|All my crap before I left. Now, 5 months later, I have tossed, replaced, or shipped home more than half of this stuff.|
One of my best friends, Bianca, is going to be joining me around November in New Zealand, and she asked me for gear advice. I'm sharing it in case anyone else is interested.
|Me with all my stuff. The small bag turned out to be too small to be a daypack.|
Use multifunctional gear with whenever possible!
This is your most important possession. You want a bag in the 55-75 L volume area with the waist traps, which redistributes some of your load off your back and onto your hips. Some good brands are Gregory, Deuter, and Osprey. This is the one piece of equipment I don't recommend you buy online: go to a store, find one that fits your body type, and fill it with 40 pounds of weight and walk around for a while.
You also want to bring a smaller daypack for hiking and going about the city. Here is where I keep my mission critical documents and gadgets. It always stays with me. Don't trust your room, even if it locks. Never stow it, especially at airports! In some parts of the world, airport baggage is routinely pillaged. I am using an army surplus semi-weatherproof backpack. If you're going to somewhere really sketchty, consider buying a Pacsafe bag. All their bags have nifty security features, such as slash-proof material and tamper-proof zippers. The downside is that they are very heavy, since they are basically a metal cage.
|The turqoise bag is my waterproof Sea to Summit bag, and the green one is my current daypack. My tupperware/cup is full of pineapple chunks.|
You shall not bring too much clothes! It's completely unnecessary. Remember the words in red: use clothes with maximum functionality. Make sure every top matches with every bottom. I don't repeat colors for more outfit combinations. For warmth, use a layering strategy instead of lugging a set of warm and cold weather clothes.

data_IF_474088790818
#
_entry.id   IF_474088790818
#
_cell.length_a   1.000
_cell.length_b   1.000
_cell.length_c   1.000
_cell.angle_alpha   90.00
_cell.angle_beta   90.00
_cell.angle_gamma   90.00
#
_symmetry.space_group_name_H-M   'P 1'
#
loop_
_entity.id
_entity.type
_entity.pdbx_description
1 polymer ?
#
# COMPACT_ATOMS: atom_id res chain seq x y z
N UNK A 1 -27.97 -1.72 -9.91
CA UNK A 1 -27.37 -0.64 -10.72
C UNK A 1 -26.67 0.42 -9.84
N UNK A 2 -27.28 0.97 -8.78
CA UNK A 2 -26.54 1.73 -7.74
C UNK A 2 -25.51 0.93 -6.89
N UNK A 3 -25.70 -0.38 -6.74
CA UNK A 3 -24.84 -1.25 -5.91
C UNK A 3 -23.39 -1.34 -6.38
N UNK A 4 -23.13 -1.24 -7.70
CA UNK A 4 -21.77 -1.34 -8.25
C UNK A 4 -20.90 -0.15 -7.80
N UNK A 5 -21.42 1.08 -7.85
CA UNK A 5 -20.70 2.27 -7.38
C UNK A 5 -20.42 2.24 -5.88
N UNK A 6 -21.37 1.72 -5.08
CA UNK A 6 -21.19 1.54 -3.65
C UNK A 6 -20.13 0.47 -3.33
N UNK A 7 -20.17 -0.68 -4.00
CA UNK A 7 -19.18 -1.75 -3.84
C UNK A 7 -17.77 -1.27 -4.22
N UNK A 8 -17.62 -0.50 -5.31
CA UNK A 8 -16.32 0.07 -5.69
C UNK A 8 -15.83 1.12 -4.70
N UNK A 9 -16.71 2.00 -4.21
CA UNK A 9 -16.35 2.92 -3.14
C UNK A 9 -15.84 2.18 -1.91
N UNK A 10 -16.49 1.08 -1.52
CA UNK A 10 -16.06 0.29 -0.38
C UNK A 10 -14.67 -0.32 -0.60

All my clothes are made with synthetics which are moisture-whicking and quick-drying. This is very important because they are lightweight, keep you cool, and most importantly dry overnight (critical for doing laundry in short order). I do not recommend cotton clothes or jeans: they are heavy and take forever to dry.
And finally, don't bring anything you would be sad to lose! Clothes get lost/stolen/torn very easily on the road!
|Zipper pants, transform!|
2x convertible zipper pants. These pants serve as either pants or shorts.
3x underwear. Use dark underwear! Months of bleeding ink and dirt has given them an unfortunate brown-grey color...
3 or 4x T-shirts. I use Underhammer and UNICLO. I recommend one "presentable" button-down for going out (but not so nice that you wouldn't go hiking with it).
Lots of socks. At least 2 of the pairs should be thick, warm socks. I've heard smart wool is the way to go.
1 thermal shirt and longjons. I picked a dark thermal shirt which I also use for going out.
One shell rain jacket/windbreaker. When it's really cold I use this as my outermost layer and it really makes a difference.
If the weather will be cold, add a scarf, cap, and gloves. If you're going to Asia, just buy them when you land, it will be cheaper.
The usual suspects: toothbrush, paste, floss, and your meds. Shampoo also serves as your body wash and laundry detergent. Ear plugs are great for sleeping in dorms and loud trains. I carry a small medicine bag with a few essentials: anti-diarrhea, acetomenophen, aspirin, caffeine
I highly recommend a microfiber towel. They have a very high surface area and soak up a surprising amount of water. I have a Sea to Summit DryLite Towel. You can squeeze out 95% of the moisture and keep reusing it, which means you can get away with just the medium size.
Documents and misc
I use a SE Travel Pouch, which goes around the waist and under your clothes. This is where my passport, cards, and money stays. I keep a shitty decoy wallet with a small amount of accessible money. I recommend getting an international drivers license before leaving.